Friday, May 30, 2014

Buffett on Farms, Real Estate, and Stocks - Part II

A follow up to this post. In the 2013 Berkshire Hathaway (BRKa) shareholder letter, Warren Buffett describes two of his small investments -- a Nebraska farm and a New York retail property -- to help illustrate some important investing fundamentals.

This was covered in the previous post.

In the letter, after using the two small investments to illustrate those investing fundamentals, Buffett goes on to say the following:

"There is one major difference between my two small investments and an investment in stocks. Stocks provide you minute-to-minute valuations for your holdings whereas I have yet to see a quotation for either my farm or the New York real estate.

It should be an enormous advantage for investors in stocks to have those wildly fluctuating valuations placed on their holdings – and for some investors, it is. After all, if a moody fellow with a farm bordering my property yelled out a price every day to me at which he would either buy my farm or sell me his – and those prices varied widely over short periods of time depending on his mental state – how in the world could I be other than benefited by his erratic behavior? If his daily shout-out was ridiculously low, and I had some spare cash, I would buy his farm. If the number he yelled was absurdly high, I could either sell to him or just go on farming.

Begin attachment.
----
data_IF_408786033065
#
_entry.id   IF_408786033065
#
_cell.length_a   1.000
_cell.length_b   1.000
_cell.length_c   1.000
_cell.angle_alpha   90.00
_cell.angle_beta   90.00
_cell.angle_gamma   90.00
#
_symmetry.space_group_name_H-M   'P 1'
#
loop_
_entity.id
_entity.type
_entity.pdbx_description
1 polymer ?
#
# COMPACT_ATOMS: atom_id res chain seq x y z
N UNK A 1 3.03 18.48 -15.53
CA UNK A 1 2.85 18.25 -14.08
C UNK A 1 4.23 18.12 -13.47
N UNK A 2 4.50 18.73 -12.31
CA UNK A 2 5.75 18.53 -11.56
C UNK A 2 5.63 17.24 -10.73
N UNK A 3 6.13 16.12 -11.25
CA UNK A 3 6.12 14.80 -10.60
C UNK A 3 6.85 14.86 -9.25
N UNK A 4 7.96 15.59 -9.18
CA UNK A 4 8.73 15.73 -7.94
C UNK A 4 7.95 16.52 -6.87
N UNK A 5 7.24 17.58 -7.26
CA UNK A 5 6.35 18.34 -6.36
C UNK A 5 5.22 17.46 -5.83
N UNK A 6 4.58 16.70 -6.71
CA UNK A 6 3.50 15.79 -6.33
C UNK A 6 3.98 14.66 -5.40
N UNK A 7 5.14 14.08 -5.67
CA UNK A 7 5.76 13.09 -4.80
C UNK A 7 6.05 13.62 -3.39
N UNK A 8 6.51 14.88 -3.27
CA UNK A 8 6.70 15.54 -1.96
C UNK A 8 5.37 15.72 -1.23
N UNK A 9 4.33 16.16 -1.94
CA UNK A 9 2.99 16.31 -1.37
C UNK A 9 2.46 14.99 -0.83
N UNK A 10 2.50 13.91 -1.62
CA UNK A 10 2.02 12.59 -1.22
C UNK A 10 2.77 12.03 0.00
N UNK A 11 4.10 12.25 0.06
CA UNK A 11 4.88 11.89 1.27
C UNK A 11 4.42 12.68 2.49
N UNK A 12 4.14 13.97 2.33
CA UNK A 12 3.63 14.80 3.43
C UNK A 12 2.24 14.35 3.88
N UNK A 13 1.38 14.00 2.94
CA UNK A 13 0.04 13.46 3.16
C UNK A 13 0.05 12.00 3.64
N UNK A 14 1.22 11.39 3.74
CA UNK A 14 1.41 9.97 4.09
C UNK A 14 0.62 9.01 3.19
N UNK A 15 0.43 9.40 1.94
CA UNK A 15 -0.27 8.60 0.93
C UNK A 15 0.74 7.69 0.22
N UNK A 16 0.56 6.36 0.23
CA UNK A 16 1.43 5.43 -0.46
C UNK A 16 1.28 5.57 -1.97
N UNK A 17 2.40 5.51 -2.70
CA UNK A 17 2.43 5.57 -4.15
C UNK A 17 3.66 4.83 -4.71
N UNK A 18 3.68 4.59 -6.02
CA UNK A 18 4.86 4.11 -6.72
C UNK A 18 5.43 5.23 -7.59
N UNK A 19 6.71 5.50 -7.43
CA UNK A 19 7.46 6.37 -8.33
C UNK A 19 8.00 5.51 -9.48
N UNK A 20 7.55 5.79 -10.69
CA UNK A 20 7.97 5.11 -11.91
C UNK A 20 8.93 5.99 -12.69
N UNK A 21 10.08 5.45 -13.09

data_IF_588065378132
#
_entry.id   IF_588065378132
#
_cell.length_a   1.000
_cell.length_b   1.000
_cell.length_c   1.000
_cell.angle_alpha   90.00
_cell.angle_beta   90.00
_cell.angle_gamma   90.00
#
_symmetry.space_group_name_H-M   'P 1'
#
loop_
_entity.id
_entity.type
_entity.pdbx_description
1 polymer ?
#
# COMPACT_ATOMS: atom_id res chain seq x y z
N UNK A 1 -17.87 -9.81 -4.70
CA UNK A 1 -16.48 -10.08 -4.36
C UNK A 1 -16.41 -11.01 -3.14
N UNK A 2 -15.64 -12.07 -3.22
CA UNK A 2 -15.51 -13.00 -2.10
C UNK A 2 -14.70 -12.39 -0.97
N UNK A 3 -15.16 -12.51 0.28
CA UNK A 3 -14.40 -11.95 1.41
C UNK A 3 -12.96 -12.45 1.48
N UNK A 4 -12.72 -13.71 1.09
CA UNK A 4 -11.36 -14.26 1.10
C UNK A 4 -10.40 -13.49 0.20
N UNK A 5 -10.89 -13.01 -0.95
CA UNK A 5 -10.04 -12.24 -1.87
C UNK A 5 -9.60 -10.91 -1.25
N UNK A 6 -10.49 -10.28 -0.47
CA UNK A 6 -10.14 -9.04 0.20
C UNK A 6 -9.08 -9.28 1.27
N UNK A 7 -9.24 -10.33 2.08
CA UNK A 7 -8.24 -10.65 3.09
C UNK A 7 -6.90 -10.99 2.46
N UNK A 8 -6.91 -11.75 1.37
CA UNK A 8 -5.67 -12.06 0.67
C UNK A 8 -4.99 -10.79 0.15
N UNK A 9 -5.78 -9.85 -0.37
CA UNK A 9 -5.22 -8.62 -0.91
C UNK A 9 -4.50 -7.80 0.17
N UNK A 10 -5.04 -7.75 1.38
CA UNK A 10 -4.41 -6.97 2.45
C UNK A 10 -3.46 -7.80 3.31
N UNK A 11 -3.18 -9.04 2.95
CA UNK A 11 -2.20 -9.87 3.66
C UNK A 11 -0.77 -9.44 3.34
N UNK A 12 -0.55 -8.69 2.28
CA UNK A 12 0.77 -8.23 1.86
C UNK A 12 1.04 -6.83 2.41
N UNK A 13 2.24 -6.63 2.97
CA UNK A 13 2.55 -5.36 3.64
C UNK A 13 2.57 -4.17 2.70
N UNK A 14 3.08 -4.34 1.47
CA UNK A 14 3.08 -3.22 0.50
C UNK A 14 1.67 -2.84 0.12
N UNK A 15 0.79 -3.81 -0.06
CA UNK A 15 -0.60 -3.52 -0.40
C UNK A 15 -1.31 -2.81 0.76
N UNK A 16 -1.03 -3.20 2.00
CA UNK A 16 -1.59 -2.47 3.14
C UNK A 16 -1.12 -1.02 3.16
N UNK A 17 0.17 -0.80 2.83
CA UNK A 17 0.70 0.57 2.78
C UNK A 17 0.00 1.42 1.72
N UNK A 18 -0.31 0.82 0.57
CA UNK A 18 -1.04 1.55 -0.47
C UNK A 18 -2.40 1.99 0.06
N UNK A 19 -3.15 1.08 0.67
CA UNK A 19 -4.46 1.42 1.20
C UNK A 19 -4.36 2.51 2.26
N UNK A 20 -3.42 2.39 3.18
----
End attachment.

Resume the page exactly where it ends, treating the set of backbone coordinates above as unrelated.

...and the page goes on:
Owners of stocks, however, too often let the capricious and often irrational behavior of their fellow owners cause them to behave irrationally as well. Because there is so much chatter about markets, the economy, interest rates, price behavior of stocks, etc., some investors believe it is important to listen to pundits – and, worse yet, important to consider acting upon their comments.

Those people who can sit quietly for decades when they own a farm or apartment house too often become frenetic when they are exposed to a stream of stock quotations and accompanying commentators delivering an implied message of 'Don't just sit there, do something.' For these investors, liquidity is transformed from the unqualified benefit it should be to a curse."

Many participants turn what should be an inherent advantage into a disadvantage. Excessive trading is likely to be unproductive or worse. It likely leads to a bunch of unforced and costly errors.

The result? A less favorable balance between risk and reward for a whole lot time and energy not well spent.

What Buffett describes above is a very sensible way to go about the business of investing. It's certainly not complicated nor is it particularly difficult to understand. Yet the noise distracts. The apparent simplicity masks the fact that the job is a whole lot more difficult to do consistently well than it appears. The merits of the approach becomes lost in a sea of opinions, breaking news, economic reports, and stock quotations.

Psychological factors get in the way.

Compounding effects over a long time horizon -- increases to intrinsic value -- should do the heavy lifting when it comes to generating returns. Yet the incredible low cost convenience of buying and selling in modern equity markets leads some (many?) to a kind of destructive hyperactivity. The equity markets potential strength is converted to a weakness. At least it is for those who choose to trade so often.